Bible Tech 1 – Online Bibles

Bible and computer mouse There is nothing like holding a Bible in your hands. The familiar look, feel and even smell helps you navigate God’s word with speed and precision. Notes and markups help you scan familiar passages and remind you of how God’s word has impacted you. However, when you are doing research or there is not a print Bible handy, an online Bible can be a real asset.

When I look for a good online Bible, I am looking for three things.

  1. Usability -Is it easy to navigate? Can I find what I am looking for immediately and intuitively? I want to get into God’s word, not learn a whole new interface.
  2. Effective search – Finding that obscure passage with just a keyword can save me so much time. In addition, I can look up other contexts where the word is used to help me better understand the passage I’m reading.
  3. Readability – Can I read more than 5 minutes without getting a headache? For an enjoyable reading experience that allows me to really immerse myself in God’s Word, the text itself needs to be sharp, adequately large, and have good contrast.

There are a number of good online Bibles. Here are several worth trying.


This is probably the most well know, and has been around for a long time. The name is easy to remember, so when I’m in a hurry, it’s my default. The navigation is easy, there is a list of all the options on the left, where you can search and even setup a reading plan. Several translations are available, and font size is easily adjustable for readability.  There is also an audio feature through which you can listen to the passage you have selected. Now you can hide God’s word in your heart via the eyes and ears at the same time if you want. The overall design of the website is more functional than aesthetic, and there are advertisements; but overall it gets me to where I want to go on a nice white page with a number of helpful tools.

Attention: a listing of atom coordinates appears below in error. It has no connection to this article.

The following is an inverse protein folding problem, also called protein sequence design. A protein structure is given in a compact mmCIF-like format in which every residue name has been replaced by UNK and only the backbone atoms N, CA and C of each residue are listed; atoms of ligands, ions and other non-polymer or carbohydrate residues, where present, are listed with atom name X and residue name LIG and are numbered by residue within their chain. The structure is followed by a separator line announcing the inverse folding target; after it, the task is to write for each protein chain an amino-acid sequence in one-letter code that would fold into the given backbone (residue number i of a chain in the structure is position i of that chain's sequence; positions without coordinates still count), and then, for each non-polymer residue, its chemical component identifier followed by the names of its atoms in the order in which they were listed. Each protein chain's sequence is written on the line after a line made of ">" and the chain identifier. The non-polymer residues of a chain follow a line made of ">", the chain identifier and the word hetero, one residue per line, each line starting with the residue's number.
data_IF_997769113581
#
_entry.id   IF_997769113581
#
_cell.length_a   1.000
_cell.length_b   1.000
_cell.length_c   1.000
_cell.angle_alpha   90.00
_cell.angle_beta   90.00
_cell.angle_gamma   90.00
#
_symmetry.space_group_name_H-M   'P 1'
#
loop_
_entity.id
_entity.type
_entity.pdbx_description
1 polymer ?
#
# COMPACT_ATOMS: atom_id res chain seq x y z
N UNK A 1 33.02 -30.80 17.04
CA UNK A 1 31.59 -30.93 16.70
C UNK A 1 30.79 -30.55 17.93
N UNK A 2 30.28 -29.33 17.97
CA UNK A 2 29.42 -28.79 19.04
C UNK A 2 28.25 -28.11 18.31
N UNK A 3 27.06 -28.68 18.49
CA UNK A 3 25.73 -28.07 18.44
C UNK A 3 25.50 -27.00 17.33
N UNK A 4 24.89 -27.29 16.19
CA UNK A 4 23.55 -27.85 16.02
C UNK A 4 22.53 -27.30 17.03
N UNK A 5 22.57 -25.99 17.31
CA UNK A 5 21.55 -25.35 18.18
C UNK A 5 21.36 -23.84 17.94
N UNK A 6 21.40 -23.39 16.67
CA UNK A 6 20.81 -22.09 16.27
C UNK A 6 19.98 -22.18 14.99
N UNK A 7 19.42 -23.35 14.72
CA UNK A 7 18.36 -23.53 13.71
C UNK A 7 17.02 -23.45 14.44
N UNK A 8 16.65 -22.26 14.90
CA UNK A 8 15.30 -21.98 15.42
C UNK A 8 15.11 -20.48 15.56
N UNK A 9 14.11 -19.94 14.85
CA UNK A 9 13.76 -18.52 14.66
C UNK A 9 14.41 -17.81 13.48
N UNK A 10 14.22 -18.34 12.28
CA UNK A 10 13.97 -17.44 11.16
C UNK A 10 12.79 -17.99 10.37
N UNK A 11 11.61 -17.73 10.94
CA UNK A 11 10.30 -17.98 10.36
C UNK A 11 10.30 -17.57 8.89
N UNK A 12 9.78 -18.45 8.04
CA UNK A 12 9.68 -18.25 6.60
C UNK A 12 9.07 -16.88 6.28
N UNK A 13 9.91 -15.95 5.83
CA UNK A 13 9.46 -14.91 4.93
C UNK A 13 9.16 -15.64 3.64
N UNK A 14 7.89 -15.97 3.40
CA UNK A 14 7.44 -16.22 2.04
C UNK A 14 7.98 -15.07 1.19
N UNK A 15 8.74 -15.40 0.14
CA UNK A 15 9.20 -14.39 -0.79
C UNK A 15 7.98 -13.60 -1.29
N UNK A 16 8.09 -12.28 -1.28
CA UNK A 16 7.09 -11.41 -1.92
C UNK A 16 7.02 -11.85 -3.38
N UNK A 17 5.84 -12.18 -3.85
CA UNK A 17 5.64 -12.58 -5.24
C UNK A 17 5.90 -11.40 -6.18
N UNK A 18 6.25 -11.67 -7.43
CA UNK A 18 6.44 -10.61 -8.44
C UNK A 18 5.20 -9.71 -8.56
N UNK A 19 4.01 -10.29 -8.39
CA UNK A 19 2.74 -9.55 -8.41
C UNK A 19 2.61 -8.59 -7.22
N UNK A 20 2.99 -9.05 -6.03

This is a bit more robust tool. It has great search capabilities, and some really nice ‘digging deeper’ tools such as lexicons and free commentaries. If you want to look up the word ‘repent’, it will show you not only all the uses in whatever translation you choose, but also in the original languages in the old and new testaments. You’ll also find a definition and a Strong’s number link to help you learn more about the uses of that word throughout the Bible. Again, the design is not the most beautiful, but the features are very helpful, and–unlike Bible Gateway–there are no ads to distract you.


For those of you who are not familiar with Logos, this is the web extension of the company’s very popular and ever improving Bible software products.  What I really appreciate about this company is that they are constantly improving via updates and new software releases in an effort to always be a quality resource to study your Bible. They actually have two online Bibles. This iteration is pretty basic, providing a good number of translations, search features, and a reading plan. The design is a step up from the previous two we have looked at. It is also simpler and more contemporary. However, some may find the search results difficult to read, since font size is not adjustable. This is just a beta version, and with their other website that we will look at next, they are looking to keep adding features.